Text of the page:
By Karen Sartin, MS, CCC-SLP
Product Analyst, Net Health
The CMS 2022 Medicare Physician Fee Schedule Final Rule introduced five new CPT codes for physical therapy, occupational therapy and speech-language pathology, all related to the use of technologies for the collection of non-physiological data outside the clinic setting to inform ongoing treatment planning, also known as remote therapeutic monitoring (RTM).1
RTM requires the use of FDA-defined medical devices that can share manually entered or self-reported data by the patient. By analyzing this data, clinicians make judgments about the patient’s respiratory or musculoskeletal system status, therapy adherence, and therapy response.
Frequent review of this data then allows the therapist to fine-tune therapeutic programming, reinforce target behaviors, and keep the patient engaged throughout the course of care.
Recently, Net Health Therapy polled our users about their use of remote therapeutic monitoring practices, their plans for future use, and what specific devices were being used or considered. We also mined our customer database to determine the frequency with which individual providers and practices are billing these five RTM-related codes.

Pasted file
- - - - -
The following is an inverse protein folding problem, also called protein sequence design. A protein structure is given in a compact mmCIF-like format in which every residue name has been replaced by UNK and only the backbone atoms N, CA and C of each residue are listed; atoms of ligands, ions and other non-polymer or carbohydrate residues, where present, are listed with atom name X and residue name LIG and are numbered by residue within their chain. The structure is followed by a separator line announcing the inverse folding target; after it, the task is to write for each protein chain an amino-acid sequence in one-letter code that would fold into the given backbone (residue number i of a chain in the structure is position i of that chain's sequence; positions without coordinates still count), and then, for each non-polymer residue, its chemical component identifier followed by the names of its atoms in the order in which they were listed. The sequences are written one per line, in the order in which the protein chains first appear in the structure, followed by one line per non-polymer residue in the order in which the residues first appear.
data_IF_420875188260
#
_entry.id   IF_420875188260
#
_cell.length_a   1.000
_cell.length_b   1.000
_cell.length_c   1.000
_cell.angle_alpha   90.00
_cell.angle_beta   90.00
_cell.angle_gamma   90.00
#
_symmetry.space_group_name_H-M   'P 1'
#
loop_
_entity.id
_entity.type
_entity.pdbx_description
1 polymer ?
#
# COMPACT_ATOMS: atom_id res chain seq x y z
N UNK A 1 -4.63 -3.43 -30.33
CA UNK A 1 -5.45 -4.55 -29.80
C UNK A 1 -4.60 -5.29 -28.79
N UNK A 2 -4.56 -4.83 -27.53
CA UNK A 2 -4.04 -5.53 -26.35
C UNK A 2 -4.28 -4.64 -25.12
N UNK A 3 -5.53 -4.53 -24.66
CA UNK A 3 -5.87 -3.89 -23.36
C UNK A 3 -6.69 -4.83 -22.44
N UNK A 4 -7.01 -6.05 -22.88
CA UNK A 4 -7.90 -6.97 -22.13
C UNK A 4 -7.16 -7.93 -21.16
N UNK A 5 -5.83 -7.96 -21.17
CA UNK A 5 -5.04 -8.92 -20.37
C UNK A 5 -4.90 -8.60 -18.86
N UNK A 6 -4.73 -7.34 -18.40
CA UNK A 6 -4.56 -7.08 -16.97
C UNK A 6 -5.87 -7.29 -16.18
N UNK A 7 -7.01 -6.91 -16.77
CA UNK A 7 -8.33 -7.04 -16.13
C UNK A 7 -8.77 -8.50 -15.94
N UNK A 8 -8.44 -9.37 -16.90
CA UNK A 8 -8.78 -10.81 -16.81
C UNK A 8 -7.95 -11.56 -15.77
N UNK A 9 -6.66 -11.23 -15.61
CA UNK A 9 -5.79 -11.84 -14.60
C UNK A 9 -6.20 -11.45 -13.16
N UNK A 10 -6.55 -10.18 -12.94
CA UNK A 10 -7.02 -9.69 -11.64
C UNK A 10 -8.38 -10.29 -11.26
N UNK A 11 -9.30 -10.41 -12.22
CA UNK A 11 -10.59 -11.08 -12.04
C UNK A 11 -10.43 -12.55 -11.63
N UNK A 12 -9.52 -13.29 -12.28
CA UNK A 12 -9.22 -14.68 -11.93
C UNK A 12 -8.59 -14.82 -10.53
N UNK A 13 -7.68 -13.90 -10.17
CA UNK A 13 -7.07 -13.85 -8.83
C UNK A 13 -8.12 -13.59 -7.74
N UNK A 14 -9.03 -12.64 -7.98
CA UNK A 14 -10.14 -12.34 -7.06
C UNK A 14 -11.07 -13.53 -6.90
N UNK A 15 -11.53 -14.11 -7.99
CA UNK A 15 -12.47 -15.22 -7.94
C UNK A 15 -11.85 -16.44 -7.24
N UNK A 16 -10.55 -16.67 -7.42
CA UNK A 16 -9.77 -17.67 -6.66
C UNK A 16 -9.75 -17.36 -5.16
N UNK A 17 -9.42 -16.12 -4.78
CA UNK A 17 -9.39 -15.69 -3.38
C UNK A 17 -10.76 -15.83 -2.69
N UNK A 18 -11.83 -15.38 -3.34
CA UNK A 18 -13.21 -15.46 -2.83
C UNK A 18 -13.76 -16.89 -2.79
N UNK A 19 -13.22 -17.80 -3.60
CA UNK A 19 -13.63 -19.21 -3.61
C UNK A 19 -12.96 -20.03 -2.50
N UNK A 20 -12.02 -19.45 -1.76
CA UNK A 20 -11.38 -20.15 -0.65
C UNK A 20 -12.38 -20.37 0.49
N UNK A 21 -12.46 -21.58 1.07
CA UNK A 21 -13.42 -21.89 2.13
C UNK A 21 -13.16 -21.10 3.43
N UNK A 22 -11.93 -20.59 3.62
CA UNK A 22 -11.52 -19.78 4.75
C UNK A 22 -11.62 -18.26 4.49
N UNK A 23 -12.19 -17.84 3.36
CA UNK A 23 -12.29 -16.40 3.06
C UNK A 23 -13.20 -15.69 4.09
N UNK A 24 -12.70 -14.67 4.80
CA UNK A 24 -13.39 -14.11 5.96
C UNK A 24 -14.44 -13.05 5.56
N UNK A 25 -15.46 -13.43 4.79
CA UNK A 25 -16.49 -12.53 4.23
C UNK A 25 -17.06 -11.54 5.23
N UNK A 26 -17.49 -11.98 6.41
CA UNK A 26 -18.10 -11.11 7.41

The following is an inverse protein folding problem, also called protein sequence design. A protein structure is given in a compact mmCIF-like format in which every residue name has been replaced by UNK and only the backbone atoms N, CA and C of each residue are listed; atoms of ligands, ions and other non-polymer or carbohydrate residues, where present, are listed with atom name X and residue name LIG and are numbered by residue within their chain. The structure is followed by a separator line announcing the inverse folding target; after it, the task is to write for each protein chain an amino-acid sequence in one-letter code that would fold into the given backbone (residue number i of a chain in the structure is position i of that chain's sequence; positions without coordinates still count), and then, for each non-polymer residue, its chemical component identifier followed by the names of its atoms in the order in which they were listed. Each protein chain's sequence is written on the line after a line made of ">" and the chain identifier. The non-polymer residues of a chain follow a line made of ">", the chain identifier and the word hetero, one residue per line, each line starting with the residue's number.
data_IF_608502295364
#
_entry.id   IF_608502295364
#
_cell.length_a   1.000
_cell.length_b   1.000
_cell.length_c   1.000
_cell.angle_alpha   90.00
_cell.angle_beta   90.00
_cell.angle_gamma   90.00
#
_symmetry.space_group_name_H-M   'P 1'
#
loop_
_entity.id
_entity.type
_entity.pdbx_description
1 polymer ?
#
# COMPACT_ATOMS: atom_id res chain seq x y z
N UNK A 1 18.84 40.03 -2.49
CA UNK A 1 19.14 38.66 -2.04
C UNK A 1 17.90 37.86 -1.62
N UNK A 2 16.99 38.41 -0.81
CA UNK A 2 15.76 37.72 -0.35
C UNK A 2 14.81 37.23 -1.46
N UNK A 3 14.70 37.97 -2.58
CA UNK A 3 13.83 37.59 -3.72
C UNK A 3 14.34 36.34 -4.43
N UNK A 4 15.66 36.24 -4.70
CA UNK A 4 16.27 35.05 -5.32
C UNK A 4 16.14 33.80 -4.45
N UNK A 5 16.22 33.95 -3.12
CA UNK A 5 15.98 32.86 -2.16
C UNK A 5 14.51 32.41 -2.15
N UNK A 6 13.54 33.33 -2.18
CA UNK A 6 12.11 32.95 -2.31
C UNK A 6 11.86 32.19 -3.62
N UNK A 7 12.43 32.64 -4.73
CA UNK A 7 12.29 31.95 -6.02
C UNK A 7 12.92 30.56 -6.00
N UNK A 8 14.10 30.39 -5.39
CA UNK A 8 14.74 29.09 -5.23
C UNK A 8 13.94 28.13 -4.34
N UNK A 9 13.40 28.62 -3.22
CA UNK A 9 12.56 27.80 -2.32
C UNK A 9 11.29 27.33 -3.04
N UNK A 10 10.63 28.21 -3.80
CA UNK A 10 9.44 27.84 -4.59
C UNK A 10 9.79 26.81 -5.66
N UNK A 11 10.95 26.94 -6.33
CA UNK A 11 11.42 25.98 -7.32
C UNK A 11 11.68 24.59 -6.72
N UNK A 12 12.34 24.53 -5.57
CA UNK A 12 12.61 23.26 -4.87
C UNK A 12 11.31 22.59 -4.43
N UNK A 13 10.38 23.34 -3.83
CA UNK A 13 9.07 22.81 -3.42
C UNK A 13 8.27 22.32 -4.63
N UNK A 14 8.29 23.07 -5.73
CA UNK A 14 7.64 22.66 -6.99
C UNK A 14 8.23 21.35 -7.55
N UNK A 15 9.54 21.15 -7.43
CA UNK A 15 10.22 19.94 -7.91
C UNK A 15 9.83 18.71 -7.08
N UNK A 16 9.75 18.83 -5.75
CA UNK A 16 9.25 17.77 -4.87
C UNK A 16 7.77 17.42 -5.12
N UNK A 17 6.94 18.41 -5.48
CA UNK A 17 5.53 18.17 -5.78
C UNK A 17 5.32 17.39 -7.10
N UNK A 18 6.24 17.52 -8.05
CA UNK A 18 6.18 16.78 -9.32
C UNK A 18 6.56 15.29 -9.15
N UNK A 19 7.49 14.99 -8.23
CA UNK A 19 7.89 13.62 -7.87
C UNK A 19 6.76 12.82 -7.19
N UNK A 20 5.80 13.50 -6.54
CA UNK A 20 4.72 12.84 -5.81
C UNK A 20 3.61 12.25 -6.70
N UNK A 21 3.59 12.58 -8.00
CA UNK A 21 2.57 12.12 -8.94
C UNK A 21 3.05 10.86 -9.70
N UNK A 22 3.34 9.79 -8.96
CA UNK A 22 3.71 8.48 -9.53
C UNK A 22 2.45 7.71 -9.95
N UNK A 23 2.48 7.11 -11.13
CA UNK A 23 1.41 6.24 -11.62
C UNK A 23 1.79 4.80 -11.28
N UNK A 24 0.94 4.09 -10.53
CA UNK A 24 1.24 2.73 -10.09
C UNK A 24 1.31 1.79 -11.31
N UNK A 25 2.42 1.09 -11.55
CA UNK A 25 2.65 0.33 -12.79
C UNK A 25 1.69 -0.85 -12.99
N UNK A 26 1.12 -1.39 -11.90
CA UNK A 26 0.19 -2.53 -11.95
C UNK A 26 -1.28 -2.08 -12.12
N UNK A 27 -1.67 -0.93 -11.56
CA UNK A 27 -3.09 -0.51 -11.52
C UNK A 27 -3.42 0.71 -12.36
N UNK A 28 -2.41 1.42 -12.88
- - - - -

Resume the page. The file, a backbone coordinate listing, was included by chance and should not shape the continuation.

What we found surprised us: Most were not familiar with RTM, and almost no provider or clinic was routinely incorporating this method of service delivery into their practices.
Let’s explore why it might be worth learning more about how remote therapeutic monitoring can advance your patient and practice goals.
What’s In It for the Patient?
First and foremost, RTM methods provide more regular access to the clinician and their expertise.
These interactions are opportunities to clarify instructions, provide feedback about maladaptive behaviors, and celebrate accomplishments and progress. Regular reinforcement of wellness-related behaviors encourages their generalization and carryover beyond a clinical environment, increasing the likelihood that these behaviors become new self-care routines.